They pile into living pyramids to scale walls, their bodies kicking and falling over one another as you unload magazine after magazine into the swarms, watching hundreds of bodies collapse to the floor. It’s adrenaline pumping, to say the least. All the guns have an impact too, with limbs flying off with the right shot and weapon. Similar to L4D2, some may not enjoy just how quickly the zombies melt in WWZ.

Despite great sound effects on the weapons, zombies collapse very quickly as it feels like your bullets pass through them like thermite through butter, but I enjoyed it. WWZ isn’t about individual kills, it’s about the excitement of unloading an entire belt of bullets into a collective horde of monsters and watch it shrink in size as you sway your muzzle back and forth picking up stragglers.

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Despite all the fun I’ve been having with WWZ, I would be lying if I said it didn’t have problems. While many of the locations and environments look great (Tokyo being a stand-out to me), many felt very congested and claustrophobic. While sometimes intentional, like the basements in Russia, large scale scenes like New York’s streets and malls felt boxed in by one too many invisible walls or ajar doors that can’t be interacted with.

Perhaps my biggest issue with the game is the AI that accompanies you while playing by yourself: It sucks. On more than one occasion was I ambushed by a creeper (one of several special zombies) and pinned to the ground only to have my computer-driven teammates stare at my shredded corpse like it was deeply upsetting puzzle. To really get the most out of this game, it should be enjoyed with at least one other friend.

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That being said, World War Z is not in a state where online play is super accessible. This isn’t a AAA game, so the numerous server problems experience by the team since launch are, honestly, acceptable to me. They’ve already released a hotfix to stabilise game crashes surrounding online play. What I do think is a massive oversight and hopefully, one that be addressed soon is the lack of private lobbies meaning that you and one other friend can’t play with bots but must join strangers online. The fact that private lobbies weren’t included strikes me as an odd decision, yet Saber Interactive has proved that they’re willing to listen to the community and fix what’s broken so here’s hoping that these can be added in a future update.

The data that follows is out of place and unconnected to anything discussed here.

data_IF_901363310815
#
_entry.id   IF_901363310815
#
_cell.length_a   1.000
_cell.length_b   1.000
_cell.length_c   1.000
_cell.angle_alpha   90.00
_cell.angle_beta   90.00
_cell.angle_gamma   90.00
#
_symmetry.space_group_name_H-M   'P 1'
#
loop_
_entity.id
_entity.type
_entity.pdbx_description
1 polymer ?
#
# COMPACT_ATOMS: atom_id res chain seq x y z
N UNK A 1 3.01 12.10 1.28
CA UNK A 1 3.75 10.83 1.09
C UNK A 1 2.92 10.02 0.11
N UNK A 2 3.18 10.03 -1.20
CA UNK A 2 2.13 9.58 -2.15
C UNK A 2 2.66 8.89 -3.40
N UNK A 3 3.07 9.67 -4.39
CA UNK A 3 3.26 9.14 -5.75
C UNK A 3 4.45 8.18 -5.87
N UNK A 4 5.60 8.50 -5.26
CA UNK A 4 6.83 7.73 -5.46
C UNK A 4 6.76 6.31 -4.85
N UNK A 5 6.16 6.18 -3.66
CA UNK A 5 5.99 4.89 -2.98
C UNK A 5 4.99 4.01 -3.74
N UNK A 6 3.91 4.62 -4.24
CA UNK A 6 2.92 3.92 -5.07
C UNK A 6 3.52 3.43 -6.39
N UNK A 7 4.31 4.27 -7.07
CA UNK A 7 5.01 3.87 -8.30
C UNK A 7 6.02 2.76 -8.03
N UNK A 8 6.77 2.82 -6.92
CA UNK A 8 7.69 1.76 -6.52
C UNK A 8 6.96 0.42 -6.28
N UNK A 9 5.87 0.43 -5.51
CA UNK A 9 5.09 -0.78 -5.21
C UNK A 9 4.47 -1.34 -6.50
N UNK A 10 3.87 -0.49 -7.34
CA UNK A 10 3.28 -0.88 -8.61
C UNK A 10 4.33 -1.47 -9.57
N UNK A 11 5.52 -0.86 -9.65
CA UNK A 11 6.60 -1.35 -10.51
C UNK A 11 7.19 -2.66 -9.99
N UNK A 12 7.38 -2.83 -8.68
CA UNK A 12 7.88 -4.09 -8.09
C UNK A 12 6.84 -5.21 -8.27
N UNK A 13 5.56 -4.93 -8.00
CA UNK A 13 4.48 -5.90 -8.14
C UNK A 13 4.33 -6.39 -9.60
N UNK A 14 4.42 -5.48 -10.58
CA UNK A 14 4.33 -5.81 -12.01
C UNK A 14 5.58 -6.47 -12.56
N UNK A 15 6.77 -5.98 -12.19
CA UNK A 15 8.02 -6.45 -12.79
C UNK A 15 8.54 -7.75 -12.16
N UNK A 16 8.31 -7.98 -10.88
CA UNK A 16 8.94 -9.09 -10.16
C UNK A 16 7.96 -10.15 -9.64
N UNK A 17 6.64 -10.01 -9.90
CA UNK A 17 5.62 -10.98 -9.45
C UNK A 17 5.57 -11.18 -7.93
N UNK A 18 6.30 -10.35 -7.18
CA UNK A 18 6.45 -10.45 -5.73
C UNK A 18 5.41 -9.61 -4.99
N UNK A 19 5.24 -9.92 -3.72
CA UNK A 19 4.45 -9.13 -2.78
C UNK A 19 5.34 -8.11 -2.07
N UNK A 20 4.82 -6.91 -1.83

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Honestly, I wasn’t expecting to enjoy World War Z. Going in, I thought it was just gonna be a run of the mill zombie shooter. After a few hours in I was rapidly trying to convince my friends to buy their own copy of the game just so I could share in how much fun I was having with someone else. Despite some questionable decisions, World War Z is a smart, exhilarating step forward for cooperative shooters and I’m hoping desperately that the game grows larger and larger in the next few months.

Last Updated: April 23, 2019

World War Z
World War Z is an incredibly fun cooperative zombie shoot-em-up that juggles spectacle and strategy in way that is both satisfying and thoroughly enjoyable
7.5
World War Z was reviewed on PC